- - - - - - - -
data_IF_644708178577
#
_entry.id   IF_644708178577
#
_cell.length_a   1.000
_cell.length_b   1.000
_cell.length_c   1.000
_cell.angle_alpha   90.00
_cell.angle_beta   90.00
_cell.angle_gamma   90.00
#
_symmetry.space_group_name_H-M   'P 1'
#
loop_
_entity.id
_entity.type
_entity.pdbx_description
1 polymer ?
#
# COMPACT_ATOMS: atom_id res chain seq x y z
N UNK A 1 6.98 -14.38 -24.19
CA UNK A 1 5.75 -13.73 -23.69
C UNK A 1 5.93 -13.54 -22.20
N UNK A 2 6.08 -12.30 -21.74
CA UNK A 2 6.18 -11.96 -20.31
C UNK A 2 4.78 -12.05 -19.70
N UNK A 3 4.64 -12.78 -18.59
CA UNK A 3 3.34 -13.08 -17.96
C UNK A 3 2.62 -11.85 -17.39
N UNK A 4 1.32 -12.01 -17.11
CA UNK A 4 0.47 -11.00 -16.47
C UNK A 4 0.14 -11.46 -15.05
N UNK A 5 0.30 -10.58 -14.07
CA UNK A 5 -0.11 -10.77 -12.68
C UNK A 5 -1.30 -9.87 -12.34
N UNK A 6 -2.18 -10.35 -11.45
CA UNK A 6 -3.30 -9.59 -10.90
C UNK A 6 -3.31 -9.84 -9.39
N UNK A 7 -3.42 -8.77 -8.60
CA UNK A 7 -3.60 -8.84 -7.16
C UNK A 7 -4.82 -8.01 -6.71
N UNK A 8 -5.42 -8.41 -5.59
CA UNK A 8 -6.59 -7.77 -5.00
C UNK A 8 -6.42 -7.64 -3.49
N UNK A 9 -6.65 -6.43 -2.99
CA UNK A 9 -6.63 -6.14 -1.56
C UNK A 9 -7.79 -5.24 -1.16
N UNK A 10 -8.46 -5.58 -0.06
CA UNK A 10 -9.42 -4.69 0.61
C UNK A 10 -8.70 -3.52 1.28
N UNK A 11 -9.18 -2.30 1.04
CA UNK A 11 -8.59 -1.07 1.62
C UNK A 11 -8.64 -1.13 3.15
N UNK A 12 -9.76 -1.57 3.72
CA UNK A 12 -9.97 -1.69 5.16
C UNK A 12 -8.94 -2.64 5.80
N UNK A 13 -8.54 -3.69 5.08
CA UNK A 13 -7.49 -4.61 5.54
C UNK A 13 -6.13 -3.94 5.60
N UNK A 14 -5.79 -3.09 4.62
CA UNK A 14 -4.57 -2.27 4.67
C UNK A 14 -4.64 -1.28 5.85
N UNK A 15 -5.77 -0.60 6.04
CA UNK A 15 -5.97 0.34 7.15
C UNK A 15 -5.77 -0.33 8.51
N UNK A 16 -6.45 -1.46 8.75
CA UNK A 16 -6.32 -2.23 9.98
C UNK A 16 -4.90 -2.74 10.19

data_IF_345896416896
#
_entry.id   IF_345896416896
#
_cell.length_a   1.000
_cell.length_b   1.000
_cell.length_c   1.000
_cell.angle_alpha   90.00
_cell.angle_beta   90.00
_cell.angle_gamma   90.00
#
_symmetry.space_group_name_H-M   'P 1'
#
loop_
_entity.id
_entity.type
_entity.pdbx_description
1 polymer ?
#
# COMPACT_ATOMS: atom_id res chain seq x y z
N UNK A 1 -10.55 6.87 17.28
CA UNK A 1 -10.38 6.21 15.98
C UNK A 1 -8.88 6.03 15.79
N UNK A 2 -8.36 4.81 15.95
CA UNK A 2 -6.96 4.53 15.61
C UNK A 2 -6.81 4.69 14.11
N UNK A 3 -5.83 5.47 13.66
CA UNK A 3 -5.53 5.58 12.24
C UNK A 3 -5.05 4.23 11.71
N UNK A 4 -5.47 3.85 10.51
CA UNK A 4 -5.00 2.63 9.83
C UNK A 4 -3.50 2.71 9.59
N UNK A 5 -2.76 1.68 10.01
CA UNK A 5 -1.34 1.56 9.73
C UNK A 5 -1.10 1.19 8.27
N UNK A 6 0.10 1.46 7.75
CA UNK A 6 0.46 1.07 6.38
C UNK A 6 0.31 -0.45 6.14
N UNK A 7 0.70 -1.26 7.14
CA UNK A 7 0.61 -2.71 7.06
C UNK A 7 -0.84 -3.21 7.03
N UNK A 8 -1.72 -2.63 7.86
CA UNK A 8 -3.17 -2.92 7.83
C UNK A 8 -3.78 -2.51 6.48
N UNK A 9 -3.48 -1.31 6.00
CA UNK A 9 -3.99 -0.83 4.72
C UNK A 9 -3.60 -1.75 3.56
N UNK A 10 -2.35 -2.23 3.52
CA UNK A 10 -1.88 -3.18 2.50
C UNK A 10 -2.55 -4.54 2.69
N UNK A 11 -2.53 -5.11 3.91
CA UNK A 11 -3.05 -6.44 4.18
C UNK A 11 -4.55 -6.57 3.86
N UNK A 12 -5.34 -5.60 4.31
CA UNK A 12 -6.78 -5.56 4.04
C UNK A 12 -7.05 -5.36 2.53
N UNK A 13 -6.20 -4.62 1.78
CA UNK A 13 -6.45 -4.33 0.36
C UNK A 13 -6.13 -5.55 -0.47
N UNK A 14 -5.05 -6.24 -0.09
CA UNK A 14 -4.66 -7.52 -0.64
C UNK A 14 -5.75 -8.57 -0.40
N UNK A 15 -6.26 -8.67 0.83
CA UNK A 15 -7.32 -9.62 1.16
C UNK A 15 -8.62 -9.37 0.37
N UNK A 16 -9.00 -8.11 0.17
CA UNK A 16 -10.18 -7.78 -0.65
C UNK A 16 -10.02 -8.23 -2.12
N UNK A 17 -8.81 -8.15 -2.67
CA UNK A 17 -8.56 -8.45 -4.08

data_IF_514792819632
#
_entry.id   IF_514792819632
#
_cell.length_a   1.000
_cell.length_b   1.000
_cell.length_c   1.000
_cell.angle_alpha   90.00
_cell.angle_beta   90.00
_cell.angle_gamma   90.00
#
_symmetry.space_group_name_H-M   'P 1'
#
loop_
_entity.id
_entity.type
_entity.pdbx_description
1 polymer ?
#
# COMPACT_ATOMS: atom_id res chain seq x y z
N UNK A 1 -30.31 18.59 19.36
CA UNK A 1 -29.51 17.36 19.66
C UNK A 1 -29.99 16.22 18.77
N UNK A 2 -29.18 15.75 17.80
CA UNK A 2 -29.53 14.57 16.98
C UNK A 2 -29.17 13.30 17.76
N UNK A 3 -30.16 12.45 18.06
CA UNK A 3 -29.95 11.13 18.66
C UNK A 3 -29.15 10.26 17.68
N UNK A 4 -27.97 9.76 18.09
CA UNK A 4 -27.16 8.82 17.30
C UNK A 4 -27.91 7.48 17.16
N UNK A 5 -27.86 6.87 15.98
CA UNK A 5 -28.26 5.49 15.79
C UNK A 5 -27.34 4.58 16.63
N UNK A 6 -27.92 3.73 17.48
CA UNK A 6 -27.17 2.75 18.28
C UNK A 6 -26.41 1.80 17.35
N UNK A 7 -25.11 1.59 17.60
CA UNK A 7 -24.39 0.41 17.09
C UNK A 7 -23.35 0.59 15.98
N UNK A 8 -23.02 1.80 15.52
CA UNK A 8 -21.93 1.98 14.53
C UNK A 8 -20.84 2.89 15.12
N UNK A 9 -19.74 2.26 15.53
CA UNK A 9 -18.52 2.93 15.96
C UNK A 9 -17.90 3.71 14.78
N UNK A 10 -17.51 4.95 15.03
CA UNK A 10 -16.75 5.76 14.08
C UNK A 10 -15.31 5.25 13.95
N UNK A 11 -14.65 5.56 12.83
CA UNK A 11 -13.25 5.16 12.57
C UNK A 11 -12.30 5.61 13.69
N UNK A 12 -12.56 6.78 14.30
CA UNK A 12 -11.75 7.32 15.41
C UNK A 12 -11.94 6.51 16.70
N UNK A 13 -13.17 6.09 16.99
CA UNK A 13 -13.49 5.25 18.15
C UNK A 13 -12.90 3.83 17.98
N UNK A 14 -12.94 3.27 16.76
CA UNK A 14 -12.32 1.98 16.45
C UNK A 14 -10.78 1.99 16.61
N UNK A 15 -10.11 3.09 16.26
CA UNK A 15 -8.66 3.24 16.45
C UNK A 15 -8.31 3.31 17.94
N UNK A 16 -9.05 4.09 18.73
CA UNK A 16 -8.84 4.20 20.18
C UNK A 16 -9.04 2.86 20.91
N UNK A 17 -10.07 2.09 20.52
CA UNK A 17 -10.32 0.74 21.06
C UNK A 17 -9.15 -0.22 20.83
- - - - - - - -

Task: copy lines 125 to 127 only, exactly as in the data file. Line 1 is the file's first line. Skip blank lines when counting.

N UNK A 13 -6.20 -4.62 1.78
CA UNK A 13 -6.45 -4.33 0.36
C UNK A 13 -6.13 -5.55 -0.47